Although most operations are back to normal, some dairies are dealing with barn damage from roofs that collapsed under heavy snow loads.
A week after an epic snowstorm brought milk hauling to a halt in western New York, most dairy operations have returned to normal, although some dairy farms are dealing with damage stemming from barn roofs that collapsed under the weight of heavy snow.
“The roof collapses were the worst part of the storm,” Christian Yunker said.
Yunker, a heifer raiser near Batavia, N.Y., had heard of 70-80 collapsed roofs and damaged barns resulting from the load of 4-5 feet of snow.
New York Farm Bureau president Dean Norton, a dairy producer from near Batavia, N.Y., said death losses from roof collapses reached 30-40 dairy cows across multiple locations. Insurance companies are doing investigations as a first step to compensating dairies for the damage and losses.
“We sent a letter to USDA Secretary Tom Vilsack asking him to declare western New York a disaster area,” Norton said today.
Such a declaration would allow affected dairies to qualify for low-interest loans to restore damaged property. The New York Farm Bureau is in the process of determining total dollar losses resulting from dumped milk, barn damages, livestock losses and processing shut-downs.
At least eight barns within Upstate Niagara Cooperative’s system were damaged as a result of the weight of the snow, reported Kim Pickard-Dudley, general manager of the company’s membership division and its chief economist.
Dairy producer Eric Dziedzic of Bliss, N.Y., said he had received an email from the New York Governor’s Office last Saturday, offering help from the National Guard to shovel snow off barn roofs. “We didn’t need that help, but that was a much appreciated offer,” he said.
Another view of the dairy barn near Eden, N.Y., whose roof collapsed under the weight of heavy snow from last week's storm. (Photo: Dean Norton)
In addition to property losses, more than 200 loads of milk were dumped in the western New York area on Wednesday, Nov. 19, Norton said. “Milk losses will be in the millions of dollars,” he said.
“Most co-ops have some type of insurance plan in place to compensate producer members” when milk has to be dumped, Norton added.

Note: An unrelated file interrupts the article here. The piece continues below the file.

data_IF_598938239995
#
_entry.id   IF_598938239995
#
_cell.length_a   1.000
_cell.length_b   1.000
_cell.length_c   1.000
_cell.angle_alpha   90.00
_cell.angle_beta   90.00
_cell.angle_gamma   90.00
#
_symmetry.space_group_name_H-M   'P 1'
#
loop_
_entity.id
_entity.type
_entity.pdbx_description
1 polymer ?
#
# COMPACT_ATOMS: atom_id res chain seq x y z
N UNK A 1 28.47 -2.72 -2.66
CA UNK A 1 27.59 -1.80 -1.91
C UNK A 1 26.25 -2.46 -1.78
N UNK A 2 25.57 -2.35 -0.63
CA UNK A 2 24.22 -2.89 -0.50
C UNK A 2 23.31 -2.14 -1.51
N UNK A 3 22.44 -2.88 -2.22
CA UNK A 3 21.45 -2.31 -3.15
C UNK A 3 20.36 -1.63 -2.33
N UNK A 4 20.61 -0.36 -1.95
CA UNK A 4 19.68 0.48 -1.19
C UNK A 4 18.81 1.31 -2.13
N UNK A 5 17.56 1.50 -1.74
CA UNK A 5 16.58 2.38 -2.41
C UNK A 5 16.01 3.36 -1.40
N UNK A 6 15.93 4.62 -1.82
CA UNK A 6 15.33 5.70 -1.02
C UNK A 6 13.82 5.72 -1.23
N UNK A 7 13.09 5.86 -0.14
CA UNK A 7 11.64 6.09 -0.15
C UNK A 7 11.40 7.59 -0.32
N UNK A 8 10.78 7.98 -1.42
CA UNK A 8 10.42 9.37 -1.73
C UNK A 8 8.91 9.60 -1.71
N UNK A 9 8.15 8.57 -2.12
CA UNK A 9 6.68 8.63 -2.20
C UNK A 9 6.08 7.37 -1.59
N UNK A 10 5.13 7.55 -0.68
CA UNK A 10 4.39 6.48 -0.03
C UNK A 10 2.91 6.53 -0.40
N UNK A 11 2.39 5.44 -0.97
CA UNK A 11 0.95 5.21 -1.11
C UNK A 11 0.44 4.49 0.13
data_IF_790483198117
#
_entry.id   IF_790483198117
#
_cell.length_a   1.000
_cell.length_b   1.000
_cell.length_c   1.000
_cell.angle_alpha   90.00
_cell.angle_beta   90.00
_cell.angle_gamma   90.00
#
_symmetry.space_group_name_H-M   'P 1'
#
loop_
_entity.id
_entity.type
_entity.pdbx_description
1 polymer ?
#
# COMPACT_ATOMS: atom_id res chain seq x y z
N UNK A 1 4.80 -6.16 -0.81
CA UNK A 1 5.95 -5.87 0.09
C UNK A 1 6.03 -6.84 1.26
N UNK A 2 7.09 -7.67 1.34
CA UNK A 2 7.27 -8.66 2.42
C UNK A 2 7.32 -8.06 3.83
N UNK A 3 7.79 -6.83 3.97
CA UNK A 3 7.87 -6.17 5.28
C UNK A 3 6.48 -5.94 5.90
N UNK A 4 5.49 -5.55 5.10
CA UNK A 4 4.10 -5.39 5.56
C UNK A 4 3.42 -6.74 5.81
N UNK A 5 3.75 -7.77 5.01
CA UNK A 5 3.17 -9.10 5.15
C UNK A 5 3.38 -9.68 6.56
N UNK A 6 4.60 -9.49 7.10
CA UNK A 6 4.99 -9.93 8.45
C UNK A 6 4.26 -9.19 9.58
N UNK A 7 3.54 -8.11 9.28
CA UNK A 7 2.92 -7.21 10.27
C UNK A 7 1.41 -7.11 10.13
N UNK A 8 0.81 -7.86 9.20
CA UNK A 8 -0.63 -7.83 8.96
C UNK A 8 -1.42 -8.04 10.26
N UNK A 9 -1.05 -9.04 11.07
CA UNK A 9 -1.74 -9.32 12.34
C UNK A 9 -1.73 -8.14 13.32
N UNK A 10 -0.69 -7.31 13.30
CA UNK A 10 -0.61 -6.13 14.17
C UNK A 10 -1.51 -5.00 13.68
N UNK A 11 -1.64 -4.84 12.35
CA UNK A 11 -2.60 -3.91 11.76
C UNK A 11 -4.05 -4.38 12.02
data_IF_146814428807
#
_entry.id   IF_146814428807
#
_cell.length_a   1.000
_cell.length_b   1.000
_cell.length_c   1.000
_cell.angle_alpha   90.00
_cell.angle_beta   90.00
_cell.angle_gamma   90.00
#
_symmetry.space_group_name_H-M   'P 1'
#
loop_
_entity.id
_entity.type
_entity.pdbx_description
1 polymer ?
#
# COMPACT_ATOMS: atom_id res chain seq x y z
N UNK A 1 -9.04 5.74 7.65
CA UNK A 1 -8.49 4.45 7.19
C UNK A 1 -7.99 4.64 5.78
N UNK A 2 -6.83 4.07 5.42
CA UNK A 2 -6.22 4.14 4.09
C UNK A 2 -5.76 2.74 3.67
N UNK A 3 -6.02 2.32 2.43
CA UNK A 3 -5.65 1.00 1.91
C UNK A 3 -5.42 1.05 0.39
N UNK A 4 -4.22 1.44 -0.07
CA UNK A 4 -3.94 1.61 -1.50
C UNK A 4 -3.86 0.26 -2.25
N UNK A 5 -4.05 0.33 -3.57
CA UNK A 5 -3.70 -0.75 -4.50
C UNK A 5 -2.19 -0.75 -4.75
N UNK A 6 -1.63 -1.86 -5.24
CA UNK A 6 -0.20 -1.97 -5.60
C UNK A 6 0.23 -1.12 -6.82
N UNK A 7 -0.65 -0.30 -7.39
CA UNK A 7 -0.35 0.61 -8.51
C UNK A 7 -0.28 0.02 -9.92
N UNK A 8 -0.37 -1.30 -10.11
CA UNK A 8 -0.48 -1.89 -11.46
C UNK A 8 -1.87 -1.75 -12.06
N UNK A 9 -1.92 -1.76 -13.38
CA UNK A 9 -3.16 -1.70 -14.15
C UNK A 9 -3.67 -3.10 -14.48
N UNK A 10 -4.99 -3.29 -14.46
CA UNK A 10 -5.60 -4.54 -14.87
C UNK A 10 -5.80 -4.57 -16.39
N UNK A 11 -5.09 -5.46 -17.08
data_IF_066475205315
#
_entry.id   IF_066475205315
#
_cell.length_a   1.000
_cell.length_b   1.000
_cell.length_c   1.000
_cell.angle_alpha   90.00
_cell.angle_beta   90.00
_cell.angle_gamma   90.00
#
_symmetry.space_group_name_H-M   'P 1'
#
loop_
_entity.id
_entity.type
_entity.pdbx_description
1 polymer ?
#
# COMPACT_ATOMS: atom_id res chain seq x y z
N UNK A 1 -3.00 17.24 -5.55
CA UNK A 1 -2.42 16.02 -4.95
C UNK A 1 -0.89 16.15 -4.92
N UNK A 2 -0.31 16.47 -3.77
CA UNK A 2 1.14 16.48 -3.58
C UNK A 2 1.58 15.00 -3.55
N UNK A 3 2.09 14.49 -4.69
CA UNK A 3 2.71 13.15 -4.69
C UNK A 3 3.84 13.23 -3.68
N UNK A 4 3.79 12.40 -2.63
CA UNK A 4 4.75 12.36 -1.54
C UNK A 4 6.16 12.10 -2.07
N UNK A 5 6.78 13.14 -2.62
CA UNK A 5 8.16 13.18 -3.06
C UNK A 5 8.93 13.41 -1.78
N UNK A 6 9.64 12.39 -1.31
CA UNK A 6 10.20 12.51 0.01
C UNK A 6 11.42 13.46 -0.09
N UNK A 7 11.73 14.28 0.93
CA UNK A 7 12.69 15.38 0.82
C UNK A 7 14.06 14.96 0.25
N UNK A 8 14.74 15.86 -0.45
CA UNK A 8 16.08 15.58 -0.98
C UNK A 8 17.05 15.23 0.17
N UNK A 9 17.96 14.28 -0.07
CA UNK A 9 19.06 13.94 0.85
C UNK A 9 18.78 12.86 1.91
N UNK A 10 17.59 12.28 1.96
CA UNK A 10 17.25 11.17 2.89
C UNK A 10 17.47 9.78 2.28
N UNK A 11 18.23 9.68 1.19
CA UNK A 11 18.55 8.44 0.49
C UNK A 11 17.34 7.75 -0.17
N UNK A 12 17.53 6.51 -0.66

Both Yunker and Dziedzic said last week’s snow had thawed. Although minor flooding had been reported in areas south of them, neither had heard of dairies being affected.
(Above) The snow is nearly gone today at Eric Dziedzic's dairy near Bliss, N.Y., a stark contrast to the same scene (below) last week. (Photos: Eric Dziedzic)
Upstate Niagara Cooperative, a milk processor and dairy product manufacturer with four plants in New York State, is back on its normal schedule after being forced to halt production when milk deliveries from local dairies stopped last week. Road closures and traffic jams prevented milk-hauling trucks to bring in milk to processing plants.
“Our cultured manufacturing plant located in West Seneca was impacted the most by the storm,” said Pickard-Dudley. “It was not able to receive milk to speak of from Tuesday to Friday afternoon. We were back up to full production by Saturday and had a good on-hand inventory to fill a lot of the holiday demand.”
Upstate Niagara has 360 dairy-farm members throughout western New York State. The company produces milk, dip, ice cream mix, yogurt, and flavored milk-based beverages.
On the fluid milk side of its business, Upstate Niagara managed fairly well through the storm, using its Rochester plant to help supply some of the supermarkets and grocery stores in western New York that remained open during the snowstorm and traffic delays.
More than two dozen farms in the cooperative’s system dumped milk at their farm, with the numbers still evolving, said Pickard-Dudley. “Never in my 20-plus-year career have I seen multiple loads of farm milk actually be dumped because the milk truck couldn't get there for a host of weather- or storm-related reasons,” she said.
“This was an unprecedented event for anyone to endure,” she added. “Now that we’ve made our way back to ‘normal,’ I'm so proud of the dedication of our farmers, our haulers and drivers, and our employees for an all-out effort stepping up. They did an amazing job working through the storm to be able to serve our customers.”